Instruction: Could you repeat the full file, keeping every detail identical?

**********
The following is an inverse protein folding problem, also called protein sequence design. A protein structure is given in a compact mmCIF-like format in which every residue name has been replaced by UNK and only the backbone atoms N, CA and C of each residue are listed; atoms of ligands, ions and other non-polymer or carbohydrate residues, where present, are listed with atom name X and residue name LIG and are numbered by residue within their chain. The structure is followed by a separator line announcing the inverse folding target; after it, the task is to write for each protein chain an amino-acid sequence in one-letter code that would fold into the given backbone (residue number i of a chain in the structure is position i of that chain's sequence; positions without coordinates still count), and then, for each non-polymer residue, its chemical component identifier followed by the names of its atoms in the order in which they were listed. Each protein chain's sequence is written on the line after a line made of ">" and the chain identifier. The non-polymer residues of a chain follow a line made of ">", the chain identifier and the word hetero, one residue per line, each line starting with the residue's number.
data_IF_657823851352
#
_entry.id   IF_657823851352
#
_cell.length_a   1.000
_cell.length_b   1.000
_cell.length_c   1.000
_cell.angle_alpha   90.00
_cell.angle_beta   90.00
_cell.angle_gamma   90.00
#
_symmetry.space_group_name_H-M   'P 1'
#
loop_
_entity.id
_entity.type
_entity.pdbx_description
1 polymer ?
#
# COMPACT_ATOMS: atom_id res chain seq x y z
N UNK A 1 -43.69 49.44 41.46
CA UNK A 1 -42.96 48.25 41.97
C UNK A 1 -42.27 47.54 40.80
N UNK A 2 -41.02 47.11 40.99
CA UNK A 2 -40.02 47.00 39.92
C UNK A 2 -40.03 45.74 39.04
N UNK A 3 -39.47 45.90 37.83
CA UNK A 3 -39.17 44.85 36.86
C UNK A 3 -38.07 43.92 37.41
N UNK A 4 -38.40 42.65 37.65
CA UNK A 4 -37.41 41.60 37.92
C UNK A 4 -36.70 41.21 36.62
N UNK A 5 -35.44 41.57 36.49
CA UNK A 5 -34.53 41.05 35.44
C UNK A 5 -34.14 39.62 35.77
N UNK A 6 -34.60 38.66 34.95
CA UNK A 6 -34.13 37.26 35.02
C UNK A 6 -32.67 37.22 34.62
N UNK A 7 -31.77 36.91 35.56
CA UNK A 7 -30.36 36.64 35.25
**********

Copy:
The following is an inverse protein folding problem, also called protein sequence design. A protein structure is given in a compact mmCIF-like format in which every residue name has been replaced by UNK and only the backbone atoms N, CA and C of each residue are listed; atoms of ligands, ions and other non-polymer or carbohydrate residues, where present, are listed with atom name X and residue name LIG and are numbered by residue within their chain. The structure is followed by a separator line announcing the inverse folding target; after it, the task is to write for each protein chain an amino-acid sequence in one-letter code that would fold into the given backbone (residue number i of a chain in the structure is position i of that chain's sequence; positions without coordinates still count), and then, for each non-polymer residue, its chemical component identifier followed by the names of its atoms in the order in which they were listed. Each protein chain's sequence is written on the line after a line made of ">" and the chain identifier. The non-polymer residues of a chain follow a line made of ">", the chain identifier and the word hetero, one residue per line, each line starting with the residue's number.
data_IF_657823851352
#
_entry.id   IF_657823851352
#
_cell.length_a   1.000
_cell.length_b   1.000
_cell.length_c   1.000
_cell.angle_alpha   90.00
_cell.angle_beta   90.00
_cell.angle_gamma   90.00
#
_symmetry.space_group_name_H-M   'P 1'
#
loop_
_entity.id
_entity.type
_entity.pdbx_description
1 polymer ?
#
# COMPACT_ATOMS: atom_id res chain seq x y z
N UNK A 1 -43.69 49.44 41.46
CA UNK A 1 -42.96 48.25 41.97
C UNK A 1 -42.27 47.54 40.80
N UNK A 2 -41.02 47.11 40.99
CA UNK A 2 -40.02 47.00 39.92
C UNK A 2 -40.03 45.74 39.04
N UNK A 3 -39.47 45.90 37.83
CA UNK A 3 -39.17 44.85 36.86
C UNK A 3 -38.07 43.92 37.41
N UNK A 4 -38.40 42.65 37.65
CA UNK A 4 -37.41 41.60 37.92
C UNK A 4 -36.70 41.21 36.62
N UNK A 5 -35.44 41.57 36.49
CA UNK A 5 -34.53 41.05 35.44
C UNK A 5 -34.14 39.62 35.77
N UNK A 6 -34.60 38.66 34.95
CA UNK A 6 -34.13 37.26 35.02
C UNK A 6 -32.67 37.22 34.62
N UNK A 7 -31.77 36.91 35.56
CA UNK A 7 -30.36 36.64 35.25